Pine and eucalyptus planting companies are advancing on land belonging to peasant family communities in several provinces in northern Mozambique. This is a relatively recent process, encouraged by the Mozambique Government that sees monoculture tree plantations as a tool to promote development and progress in the more remote regions such as the province of Niassa.
The main incentives for monoculture tree plantations are focussed on this province. Niassa is the province farthest away from the capital city Maputo. It is the largest of the country’s ten provinces, the least populated and, what is very important for the companies, the province covers much flat and fertile land.
The companies have been granted concessions by the country’s central Government that allow approximately 250,000 hectares to be planted over a 50-year period. Presently five companies are working in the region with a total of 11,000 hectares of plantations and the forecast is to expand and cover approximately 100,000 hectares in the next few years. Funding is provided by the Swedish Government and the Global Solidarity Forest Fund, set up by various Swedish and Finnish Churches. This Fund states that it is offering employment to the communities and planting trees on degraded land that these have abandoned.
However, various negative impacts resulting from the expansion of monoculture tree plantations have been observed in the province of Niassa. After visiting some 10 communities in different districts, it became obvious that the main impact from the expansion of the plantations is related with the communities’ access to their land. In the first place, the companies are occupying lands in the vicinity of the communities as they are located near the highways and the companies intend to benefit from these highways to facilitate transportation of their harvest. Several communities have had to accept the presence of companies granted concessions by the central Government and, in some cases, at the very most a negotiation took place regarding where land could be occupied by the company.
Secondly, the communities do not agree with the companies’ statement that they are occupying degraded land. The fact is that the communities usually leave cropland fallow for some years after a cycle of plantation. This does not mean that the community has abandoned the land. The plantation of eucalyptus and pine on these lands reduces the future availability of land for the community. It should be noted that 80 % of the province’s population lives in rural areas.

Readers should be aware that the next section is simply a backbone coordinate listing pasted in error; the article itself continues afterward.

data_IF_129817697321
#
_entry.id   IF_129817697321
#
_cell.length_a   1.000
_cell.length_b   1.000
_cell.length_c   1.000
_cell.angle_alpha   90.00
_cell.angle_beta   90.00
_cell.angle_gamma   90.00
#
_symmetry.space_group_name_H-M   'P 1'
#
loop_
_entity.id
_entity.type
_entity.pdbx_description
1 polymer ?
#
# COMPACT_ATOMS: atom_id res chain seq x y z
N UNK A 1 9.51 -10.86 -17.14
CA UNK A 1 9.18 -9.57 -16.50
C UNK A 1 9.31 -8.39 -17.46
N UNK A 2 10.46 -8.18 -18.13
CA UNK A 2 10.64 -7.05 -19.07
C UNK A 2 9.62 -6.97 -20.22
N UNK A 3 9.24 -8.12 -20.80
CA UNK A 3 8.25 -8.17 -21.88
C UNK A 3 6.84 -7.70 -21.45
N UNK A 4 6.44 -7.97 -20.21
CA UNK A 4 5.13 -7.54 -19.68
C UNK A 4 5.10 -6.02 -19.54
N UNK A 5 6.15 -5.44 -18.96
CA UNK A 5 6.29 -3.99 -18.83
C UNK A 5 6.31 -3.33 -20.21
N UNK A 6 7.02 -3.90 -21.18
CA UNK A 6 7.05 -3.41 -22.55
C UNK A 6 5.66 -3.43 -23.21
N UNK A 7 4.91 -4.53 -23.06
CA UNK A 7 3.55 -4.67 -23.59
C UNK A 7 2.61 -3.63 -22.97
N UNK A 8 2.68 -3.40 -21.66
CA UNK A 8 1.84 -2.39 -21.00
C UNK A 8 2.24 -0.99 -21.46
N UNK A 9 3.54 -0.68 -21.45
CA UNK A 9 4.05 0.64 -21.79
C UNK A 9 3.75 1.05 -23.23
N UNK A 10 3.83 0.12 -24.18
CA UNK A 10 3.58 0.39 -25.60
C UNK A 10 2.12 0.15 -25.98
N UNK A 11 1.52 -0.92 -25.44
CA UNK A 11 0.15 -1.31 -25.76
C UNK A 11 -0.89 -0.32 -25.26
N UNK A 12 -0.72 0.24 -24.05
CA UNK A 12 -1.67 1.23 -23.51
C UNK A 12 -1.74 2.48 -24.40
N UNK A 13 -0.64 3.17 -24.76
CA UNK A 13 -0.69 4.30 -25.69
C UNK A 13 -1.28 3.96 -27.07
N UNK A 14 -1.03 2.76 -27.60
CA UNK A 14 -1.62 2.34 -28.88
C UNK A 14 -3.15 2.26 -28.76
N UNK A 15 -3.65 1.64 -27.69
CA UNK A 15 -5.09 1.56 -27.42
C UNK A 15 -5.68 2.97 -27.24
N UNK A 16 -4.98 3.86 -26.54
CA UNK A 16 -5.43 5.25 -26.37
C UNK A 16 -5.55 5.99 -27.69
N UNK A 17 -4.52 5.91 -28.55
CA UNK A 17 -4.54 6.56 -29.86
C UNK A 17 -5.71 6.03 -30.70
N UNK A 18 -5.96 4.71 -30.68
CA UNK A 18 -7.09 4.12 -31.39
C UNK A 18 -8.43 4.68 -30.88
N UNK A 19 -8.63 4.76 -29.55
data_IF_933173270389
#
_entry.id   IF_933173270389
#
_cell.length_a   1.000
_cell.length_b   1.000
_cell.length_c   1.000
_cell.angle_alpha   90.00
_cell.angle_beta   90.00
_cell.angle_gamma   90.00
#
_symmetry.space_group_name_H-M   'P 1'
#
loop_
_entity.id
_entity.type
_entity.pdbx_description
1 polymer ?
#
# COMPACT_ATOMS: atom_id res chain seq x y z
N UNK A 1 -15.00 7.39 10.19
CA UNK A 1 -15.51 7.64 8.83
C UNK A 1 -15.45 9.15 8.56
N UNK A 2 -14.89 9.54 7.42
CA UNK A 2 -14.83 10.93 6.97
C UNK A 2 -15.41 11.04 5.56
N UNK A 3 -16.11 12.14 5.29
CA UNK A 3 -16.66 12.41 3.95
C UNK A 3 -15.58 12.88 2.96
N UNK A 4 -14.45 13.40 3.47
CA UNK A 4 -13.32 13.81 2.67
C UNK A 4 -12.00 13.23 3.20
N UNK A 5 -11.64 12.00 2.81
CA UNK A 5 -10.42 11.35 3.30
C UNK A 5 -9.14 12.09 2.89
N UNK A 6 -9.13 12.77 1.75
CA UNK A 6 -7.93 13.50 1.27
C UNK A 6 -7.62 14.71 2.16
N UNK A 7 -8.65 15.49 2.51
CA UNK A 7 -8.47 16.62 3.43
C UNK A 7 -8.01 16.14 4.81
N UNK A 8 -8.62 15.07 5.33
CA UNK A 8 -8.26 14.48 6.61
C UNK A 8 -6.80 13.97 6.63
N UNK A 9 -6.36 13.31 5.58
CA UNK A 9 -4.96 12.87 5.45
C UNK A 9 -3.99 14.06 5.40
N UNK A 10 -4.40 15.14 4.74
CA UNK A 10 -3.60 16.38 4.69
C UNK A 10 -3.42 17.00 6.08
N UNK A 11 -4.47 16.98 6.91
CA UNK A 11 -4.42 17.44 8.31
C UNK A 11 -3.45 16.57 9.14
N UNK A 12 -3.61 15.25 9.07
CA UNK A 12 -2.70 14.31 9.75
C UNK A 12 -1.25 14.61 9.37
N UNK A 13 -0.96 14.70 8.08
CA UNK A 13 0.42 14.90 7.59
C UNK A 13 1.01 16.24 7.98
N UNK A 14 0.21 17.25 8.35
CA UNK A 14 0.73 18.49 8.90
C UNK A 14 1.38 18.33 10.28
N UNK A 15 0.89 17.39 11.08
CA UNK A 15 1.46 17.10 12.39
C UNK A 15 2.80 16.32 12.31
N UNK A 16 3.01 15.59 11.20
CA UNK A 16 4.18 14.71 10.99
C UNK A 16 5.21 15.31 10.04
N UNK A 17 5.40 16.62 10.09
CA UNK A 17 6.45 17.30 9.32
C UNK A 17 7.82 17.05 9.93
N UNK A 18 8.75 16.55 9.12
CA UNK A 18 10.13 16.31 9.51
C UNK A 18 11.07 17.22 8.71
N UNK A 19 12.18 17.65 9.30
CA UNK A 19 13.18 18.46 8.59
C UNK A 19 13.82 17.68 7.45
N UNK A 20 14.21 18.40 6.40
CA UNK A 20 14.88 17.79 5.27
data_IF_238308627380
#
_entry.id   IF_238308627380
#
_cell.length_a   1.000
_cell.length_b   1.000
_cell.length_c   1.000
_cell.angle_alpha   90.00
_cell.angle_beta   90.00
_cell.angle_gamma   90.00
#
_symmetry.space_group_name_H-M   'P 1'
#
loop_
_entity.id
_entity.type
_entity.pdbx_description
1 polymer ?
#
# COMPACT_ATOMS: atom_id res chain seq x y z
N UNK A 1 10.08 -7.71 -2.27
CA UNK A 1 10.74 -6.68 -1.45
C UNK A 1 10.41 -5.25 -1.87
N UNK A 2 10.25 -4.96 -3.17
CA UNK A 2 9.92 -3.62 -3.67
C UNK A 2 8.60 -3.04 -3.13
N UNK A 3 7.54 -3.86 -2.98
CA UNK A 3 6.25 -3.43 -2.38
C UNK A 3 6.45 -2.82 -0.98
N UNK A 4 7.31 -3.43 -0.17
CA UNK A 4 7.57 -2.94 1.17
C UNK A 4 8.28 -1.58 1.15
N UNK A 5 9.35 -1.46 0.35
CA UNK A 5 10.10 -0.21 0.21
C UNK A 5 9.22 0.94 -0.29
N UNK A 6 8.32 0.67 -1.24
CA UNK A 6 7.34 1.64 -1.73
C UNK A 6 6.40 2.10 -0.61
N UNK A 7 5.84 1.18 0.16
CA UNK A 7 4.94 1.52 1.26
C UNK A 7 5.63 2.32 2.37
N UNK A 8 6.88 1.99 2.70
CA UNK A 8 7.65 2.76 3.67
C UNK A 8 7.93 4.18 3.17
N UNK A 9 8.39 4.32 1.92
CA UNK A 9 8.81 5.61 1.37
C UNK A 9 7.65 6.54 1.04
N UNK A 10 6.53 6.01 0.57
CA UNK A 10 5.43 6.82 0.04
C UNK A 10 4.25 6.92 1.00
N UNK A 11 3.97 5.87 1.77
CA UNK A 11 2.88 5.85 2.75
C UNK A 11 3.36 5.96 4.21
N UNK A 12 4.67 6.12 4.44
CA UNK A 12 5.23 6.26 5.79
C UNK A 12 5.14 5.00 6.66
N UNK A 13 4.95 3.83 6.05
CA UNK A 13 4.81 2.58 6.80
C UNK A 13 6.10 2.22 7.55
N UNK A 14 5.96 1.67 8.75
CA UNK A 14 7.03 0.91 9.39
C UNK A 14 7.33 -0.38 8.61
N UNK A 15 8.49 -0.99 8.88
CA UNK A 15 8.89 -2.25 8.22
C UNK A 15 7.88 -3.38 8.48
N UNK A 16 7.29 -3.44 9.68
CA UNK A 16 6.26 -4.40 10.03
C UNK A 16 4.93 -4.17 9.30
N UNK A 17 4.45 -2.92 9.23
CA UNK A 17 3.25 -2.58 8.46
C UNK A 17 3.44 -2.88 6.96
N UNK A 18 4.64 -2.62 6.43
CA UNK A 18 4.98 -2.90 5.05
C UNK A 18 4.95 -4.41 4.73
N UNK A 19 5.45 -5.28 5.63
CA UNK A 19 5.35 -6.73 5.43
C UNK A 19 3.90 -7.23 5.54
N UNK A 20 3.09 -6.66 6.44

Another of the negative impacts is related with employment. This is the argument the companies use to get the communities to accept the plantations, but there are complaints because jobs are only temporary, salaries are very low and transport is not always offered.
In the district of Lichinga and neighbouring districts, the Mozambique National Peasant Union (UNAC) – a member of Vía Campesina – and the Lichinga Peasant and Associations Union (UCA), are warning rural communities and society in general about such negative impacts. As an alternative, they propose obtaining more support and encouragement for community food production. Finally, as various leaders have affirmed, “no-one eats eucalyptus.” Additionally, these Unions are standing up for respect and implementation of the 1997 Land Law in favour of the communities, before the companies start occupying the lands, as this Law guarantees the peasant communities access to the land and its ownership.
By Winnie Overbeek based on an exchange trip to Mozambique conducted in November 2009